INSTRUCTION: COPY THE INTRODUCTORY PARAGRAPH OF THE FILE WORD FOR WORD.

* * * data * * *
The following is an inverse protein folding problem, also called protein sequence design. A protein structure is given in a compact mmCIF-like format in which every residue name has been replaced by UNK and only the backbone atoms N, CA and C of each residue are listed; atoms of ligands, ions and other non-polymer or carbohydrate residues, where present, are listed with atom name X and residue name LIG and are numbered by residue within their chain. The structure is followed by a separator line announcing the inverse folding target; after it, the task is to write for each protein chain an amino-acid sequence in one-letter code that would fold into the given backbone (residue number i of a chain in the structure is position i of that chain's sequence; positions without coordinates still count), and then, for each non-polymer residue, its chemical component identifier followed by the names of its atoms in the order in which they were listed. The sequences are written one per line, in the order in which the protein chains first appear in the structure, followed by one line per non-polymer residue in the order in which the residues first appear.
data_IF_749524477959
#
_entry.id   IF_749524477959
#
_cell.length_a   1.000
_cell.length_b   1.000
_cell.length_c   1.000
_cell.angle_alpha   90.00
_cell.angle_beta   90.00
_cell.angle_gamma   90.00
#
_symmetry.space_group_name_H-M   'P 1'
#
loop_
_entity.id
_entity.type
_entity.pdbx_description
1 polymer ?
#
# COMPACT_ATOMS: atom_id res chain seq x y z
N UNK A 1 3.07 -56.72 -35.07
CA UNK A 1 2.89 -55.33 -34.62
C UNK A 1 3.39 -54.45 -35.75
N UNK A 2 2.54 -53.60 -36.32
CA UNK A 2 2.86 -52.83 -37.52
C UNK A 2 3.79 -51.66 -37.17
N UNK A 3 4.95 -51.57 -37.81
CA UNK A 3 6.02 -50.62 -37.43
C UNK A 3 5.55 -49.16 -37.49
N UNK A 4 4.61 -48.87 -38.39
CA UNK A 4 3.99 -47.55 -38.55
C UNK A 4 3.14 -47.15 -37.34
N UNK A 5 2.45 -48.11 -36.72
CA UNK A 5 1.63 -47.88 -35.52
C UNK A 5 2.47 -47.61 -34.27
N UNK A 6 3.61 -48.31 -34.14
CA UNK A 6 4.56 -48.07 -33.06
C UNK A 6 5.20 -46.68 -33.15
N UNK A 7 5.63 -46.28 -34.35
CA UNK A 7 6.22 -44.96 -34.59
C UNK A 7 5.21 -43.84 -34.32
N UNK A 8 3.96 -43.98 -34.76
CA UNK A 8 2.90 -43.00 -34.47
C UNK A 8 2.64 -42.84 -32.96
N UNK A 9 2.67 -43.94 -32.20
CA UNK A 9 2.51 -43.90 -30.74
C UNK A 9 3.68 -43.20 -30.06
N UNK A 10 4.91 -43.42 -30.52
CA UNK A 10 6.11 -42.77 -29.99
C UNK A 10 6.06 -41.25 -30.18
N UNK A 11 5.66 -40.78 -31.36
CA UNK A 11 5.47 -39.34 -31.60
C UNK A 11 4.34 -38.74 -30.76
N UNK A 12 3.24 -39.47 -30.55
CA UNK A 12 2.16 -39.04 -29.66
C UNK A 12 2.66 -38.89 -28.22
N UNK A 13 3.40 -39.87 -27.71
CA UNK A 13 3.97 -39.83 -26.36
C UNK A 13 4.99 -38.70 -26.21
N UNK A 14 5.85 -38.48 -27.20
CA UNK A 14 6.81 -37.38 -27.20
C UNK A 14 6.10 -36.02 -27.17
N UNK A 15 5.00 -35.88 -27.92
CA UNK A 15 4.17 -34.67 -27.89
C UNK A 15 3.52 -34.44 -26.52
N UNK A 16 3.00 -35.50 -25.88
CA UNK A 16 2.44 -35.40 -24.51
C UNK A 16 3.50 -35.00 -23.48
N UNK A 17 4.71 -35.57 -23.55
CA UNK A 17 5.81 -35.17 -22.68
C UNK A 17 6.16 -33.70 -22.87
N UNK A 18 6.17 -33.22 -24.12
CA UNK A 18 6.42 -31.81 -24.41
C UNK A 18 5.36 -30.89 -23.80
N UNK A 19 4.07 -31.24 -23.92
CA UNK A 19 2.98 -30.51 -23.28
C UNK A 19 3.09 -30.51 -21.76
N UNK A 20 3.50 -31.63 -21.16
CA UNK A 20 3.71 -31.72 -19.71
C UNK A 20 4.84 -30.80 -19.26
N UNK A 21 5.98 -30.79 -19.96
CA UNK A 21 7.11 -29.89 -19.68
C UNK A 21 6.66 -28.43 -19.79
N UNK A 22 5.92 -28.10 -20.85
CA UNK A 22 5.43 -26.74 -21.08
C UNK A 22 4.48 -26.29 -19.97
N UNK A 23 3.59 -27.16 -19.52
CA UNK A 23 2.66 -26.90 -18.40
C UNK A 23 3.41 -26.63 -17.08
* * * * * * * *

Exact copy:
The following is an inverse protein folding problem, also called protein sequence design. A protein structure is given in a compact mmCIF-like format in which every residue name has been replaced by UNK and only the backbone atoms N, CA and C of each residue are listed; atoms of ligands, ions and other non-polymer or carbohydrate residues, where present, are listed with atom name X and residue name LIG and are numbered by residue within their chain. The structure is followed by a separator line announcing the inverse folding target; after it, the task is to write for each protein chain an amino-acid sequence in one-letter code that would fold into the given backbone (residue number i of a chain in the structure is position i of that chain's sequence; positions without coordinates still count), and then, for each non-polymer residue, its chemical component identifier followed by the names of its atoms in the order in which they were listed. The sequences are written one per line, in the order in which the protein chains first appear in the structure, followed by one line per non-polymer residue in the order in which the residues first appear.